Dreams are one of the best vehicles for leaping into the subterranean universe of consciousness and accessing our most in-depth, raw emotional world. But beyond their mysterious, half-peeked, and often indecipherable connotation, dreams can also help us hone our understanding of our lives.
When we dream, we are being inspired, moved, unsettled, and touched in a way that our experience of it transpires right at the heart of the action, which makes it feel quite genuine and vivid. In addition, this highly sensorial process prompts real emotions, bodily sensations, and an overall feeling of touchableness.
Moreover, when it comes to deliberately using dreams as a path to heightened self-awareness, nightmares and lucid dreams are vital to our individual sense-producing process. From meaningful insights into our everyday lives to more profound subconscious voyages, these dreams are usually accompanied by a powerful sense of self-awareness and the capacity to engage with, absorb, or modify the experience. In doing so, we are not only fostering our psychological development and general well-being but also our ability to flow into the mystical, discerning part of ourselves.
Read on to learn a little more about the fascinating, ever-evolving realm of lucid dreams and nightmares from the perspective of emotional intensity, self-awareness, and thus, the capacity to make effective, favorable choices in our waking lives.
One of the most distinctive features between dreams and nightmares is their emotional charge and intensity. Nightmares are “built” on the same phenomena as dreams, but their dynamic content differs in that these can be frightening, perilous, disturbing, or unsettling, to say the least.
Another pivotal factor is that we can gain awareness of the experience itself during nightmares and aim to wake ourselves up from it. Further, upon awakening from a nightmare (and because it is typical to be aware of what happened in the dream), our minds and bodies may feel troubled, anxious, or nervous. Besides, other manifestations like heart rate and breathing shifts or sweating can also be detected after rising up.
According to the Sleep Foundation, “nightmares are vivid dreams that may be threatening, upsetting, bizarre, or bothersome.” And although there is no unanimous explanation within the fields of sleep medicine and research as to why we dream, there is an agreed stance that nightmares allow us to process emotion and perhaps dive deeper into the trauma-based content of these kinds of dreams.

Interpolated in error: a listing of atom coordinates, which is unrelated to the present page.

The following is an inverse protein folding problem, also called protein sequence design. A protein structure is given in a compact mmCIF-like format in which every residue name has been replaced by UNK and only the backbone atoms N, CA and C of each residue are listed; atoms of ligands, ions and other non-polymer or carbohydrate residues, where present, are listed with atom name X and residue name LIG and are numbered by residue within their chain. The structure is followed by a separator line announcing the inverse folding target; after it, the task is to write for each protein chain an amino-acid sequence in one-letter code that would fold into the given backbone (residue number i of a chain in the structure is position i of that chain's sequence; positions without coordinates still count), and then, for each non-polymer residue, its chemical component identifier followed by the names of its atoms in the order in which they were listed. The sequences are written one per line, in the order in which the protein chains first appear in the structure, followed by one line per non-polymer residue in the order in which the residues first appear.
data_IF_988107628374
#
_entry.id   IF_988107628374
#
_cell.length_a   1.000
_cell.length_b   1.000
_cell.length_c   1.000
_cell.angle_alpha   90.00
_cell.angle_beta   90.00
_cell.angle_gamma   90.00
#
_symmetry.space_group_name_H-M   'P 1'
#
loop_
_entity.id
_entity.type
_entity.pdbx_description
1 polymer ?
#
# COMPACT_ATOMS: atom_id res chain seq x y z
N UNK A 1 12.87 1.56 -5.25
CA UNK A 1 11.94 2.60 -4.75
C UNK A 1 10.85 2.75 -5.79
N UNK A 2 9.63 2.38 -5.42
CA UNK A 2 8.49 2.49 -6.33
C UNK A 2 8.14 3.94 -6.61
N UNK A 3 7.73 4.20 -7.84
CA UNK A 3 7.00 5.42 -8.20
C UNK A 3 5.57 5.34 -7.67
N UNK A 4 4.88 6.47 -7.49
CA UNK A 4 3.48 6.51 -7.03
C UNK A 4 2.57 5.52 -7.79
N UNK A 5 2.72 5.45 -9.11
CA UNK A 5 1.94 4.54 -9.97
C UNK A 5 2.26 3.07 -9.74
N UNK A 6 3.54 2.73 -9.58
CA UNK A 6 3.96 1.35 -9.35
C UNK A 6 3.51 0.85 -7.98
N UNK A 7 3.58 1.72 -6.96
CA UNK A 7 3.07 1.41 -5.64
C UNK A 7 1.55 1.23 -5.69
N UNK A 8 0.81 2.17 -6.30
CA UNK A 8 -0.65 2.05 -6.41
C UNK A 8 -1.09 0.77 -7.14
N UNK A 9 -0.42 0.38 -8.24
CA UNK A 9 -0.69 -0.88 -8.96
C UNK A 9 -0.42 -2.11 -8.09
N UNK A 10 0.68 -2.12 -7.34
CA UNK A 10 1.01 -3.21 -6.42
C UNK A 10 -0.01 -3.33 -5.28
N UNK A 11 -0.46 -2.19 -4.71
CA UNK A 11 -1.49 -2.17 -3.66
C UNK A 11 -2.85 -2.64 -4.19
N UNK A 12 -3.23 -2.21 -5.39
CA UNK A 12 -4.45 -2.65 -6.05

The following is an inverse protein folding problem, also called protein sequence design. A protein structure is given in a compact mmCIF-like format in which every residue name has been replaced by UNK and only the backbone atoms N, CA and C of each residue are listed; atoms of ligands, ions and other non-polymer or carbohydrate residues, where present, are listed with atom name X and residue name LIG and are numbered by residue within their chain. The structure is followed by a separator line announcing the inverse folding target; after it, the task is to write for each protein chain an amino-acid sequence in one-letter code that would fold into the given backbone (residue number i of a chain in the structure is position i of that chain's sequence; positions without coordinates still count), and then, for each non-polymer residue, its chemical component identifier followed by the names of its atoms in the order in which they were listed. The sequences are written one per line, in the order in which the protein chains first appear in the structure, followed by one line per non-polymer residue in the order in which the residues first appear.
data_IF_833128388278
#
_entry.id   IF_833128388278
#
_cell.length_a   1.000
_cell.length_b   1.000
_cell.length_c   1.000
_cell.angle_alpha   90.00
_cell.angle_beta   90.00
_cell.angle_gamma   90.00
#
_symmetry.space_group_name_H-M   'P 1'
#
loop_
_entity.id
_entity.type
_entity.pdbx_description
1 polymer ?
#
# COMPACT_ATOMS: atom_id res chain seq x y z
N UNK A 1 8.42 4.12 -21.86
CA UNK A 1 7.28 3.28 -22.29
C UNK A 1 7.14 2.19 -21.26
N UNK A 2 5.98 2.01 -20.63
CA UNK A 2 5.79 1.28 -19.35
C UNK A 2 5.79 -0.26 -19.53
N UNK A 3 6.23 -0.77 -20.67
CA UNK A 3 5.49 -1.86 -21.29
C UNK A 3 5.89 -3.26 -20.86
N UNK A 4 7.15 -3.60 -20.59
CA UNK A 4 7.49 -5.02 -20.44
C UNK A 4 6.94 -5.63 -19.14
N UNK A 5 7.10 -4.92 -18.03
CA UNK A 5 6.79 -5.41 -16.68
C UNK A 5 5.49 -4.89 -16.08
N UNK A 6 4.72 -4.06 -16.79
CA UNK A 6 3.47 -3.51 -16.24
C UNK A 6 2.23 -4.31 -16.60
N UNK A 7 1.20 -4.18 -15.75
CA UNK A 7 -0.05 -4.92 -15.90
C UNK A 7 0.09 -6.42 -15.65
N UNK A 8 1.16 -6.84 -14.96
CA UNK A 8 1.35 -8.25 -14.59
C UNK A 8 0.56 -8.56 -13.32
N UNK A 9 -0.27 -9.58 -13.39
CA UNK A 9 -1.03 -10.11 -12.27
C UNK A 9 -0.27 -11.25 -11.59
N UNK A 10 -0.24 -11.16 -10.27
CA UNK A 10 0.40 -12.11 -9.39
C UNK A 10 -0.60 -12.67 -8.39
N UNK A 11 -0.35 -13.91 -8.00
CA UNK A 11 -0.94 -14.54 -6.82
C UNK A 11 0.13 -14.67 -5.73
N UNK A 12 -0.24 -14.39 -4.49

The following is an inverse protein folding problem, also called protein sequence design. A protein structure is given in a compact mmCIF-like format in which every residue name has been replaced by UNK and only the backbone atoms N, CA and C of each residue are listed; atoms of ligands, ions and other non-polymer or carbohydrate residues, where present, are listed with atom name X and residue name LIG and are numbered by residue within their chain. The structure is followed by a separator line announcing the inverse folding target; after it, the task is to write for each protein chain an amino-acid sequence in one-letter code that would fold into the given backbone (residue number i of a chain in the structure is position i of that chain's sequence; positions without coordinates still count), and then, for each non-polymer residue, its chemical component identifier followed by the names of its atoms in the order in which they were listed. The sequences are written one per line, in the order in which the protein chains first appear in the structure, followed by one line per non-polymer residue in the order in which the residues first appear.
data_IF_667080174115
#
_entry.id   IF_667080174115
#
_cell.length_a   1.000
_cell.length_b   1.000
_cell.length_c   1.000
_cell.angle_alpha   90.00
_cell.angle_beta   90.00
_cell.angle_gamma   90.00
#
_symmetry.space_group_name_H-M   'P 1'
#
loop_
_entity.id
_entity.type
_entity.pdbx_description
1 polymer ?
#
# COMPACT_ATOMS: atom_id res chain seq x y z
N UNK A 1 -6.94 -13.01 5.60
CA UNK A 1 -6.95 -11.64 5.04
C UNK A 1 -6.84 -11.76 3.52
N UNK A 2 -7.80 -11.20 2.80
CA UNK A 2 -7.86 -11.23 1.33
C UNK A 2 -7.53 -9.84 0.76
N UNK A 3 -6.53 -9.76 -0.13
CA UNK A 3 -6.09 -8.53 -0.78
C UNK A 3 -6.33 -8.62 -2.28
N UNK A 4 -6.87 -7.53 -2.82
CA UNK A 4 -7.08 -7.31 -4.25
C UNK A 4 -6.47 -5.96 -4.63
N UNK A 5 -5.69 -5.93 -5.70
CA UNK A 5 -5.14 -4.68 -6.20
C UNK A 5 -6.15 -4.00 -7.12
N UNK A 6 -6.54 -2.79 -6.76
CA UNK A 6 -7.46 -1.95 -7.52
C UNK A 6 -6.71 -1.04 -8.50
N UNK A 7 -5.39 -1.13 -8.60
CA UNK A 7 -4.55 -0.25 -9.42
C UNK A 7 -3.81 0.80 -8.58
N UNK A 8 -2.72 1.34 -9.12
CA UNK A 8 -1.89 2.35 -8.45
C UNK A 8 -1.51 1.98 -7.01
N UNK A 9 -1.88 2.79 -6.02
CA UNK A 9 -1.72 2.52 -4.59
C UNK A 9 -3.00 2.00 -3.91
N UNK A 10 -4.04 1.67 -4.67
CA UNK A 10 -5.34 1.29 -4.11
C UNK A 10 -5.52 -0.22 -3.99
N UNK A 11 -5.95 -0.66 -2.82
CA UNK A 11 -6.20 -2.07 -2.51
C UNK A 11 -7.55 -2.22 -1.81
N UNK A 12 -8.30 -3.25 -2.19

Lastly, while we are all vastly different beings affected by both internal and external forces, some common triggers can keep us alert at night and facilitate a nightmare:
- Sleep deprivation
- PTSD or post-traumatic stress disorder
- Food choices and lifestyle
- Drug abuse
- Sleep apnea
- Medications and over-the-counter sleep aids
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Though nightmares are not necessarily pleasant, heart-warming experiences we look forward to, they can be a doorway to our innermost, intimate emotional ecosystem. However, it is essential to consider talking with a doctor if having nightmares interferes with life’s daily rhythm.
Sleeping But Aware
In lucid dreaming, we are actively aware that we are dreaming and, therefore, we can modify the dream’s plot by guiding and leading the course of the dream. Namely, because there is an acknowledgment that the dream is not real, we can wield some control over what we are experiencing, which is arguably a learnable skill by several within the sleep research community.
Lucid dreams are frequently associated with metacognition because it touches on self-awareness and an understanding of thought processes alike. Below are some potential benefits related to lucid dreaming:
- Enhanced creativity, ideas, and insight
- Increased self-awareness
- Less anxiety
- Fewer nightmares
While further research is needed to examine the phenomenon of lucid dreams, it is undoubtedly a captivating domain to explore for personal, health, and educative purposes.